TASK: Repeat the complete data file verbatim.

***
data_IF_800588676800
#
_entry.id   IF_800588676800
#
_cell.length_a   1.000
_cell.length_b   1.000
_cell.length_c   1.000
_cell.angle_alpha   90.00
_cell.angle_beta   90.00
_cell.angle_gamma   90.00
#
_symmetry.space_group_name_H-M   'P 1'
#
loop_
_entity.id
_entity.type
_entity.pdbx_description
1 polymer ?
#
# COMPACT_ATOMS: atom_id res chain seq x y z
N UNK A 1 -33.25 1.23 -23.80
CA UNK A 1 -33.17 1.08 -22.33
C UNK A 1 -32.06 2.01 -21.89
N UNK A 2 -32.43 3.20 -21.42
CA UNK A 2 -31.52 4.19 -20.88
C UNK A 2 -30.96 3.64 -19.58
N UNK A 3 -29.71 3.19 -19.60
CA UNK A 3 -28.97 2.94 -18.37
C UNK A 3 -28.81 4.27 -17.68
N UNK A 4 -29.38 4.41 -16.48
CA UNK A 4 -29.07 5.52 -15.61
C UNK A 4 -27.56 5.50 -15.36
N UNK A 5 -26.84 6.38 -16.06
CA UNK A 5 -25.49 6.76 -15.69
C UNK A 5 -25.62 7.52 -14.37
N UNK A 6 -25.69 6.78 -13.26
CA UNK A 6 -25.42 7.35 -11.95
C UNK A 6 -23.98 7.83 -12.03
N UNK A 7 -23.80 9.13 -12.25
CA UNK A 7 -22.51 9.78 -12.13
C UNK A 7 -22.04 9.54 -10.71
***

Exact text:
data_IF_800588676800
#
_entry.id   IF_800588676800
#
_cell.length_a   1.000
_cell.length_b   1.000
_cell.length_c   1.000
_cell.angle_alpha   90.00
_cell.angle_beta   90.00
_cell.angle_gamma   90.00
#
_symmetry.space_group_name_H-M   'P 1'
#
loop_
_entity.id
_entity.type
_entity.pdbx_description
1 polymer ?
#
# COMPACT_ATOMS: atom_id res chain seq x y z
N UNK A 1 -33.25 1.23 -23.80
CA UNK A 1 -33.17 1.08 -22.33
C UNK A 1 -32.06 2.01 -21.89
N UNK A 2 -32.43 3.20 -21.42
CA UNK A 2 -31.52 4.19 -20.88
C UNK A 2 -30.96 3.64 -19.58
N UNK A 3 -29.71 3.19 -19.60
CA UNK A 3 -28.97 2.94 -18.37
C UNK A 3 -28.81 4.27 -17.68
N UNK A 4 -29.38 4.41 -16.48
CA UNK A 4 -29.07 5.52 -15.61
C UNK A 4 -27.56 5.50 -15.36
N UNK A 5 -26.84 6.38 -16.06
CA UNK A 5 -25.49 6.76 -15.69
C UNK A 5 -25.62 7.52 -14.37
N UNK A 6 -25.69 6.78 -13.26
CA UNK A 6 -25.42 7.35 -11.95
C UNK A 6 -23.98 7.83 -12.03
N UNK A 7 -23.80 9.13 -12.25
CA UNK A 7 -22.51 9.78 -12.13
C UNK A 7 -22.04 9.54 -10.71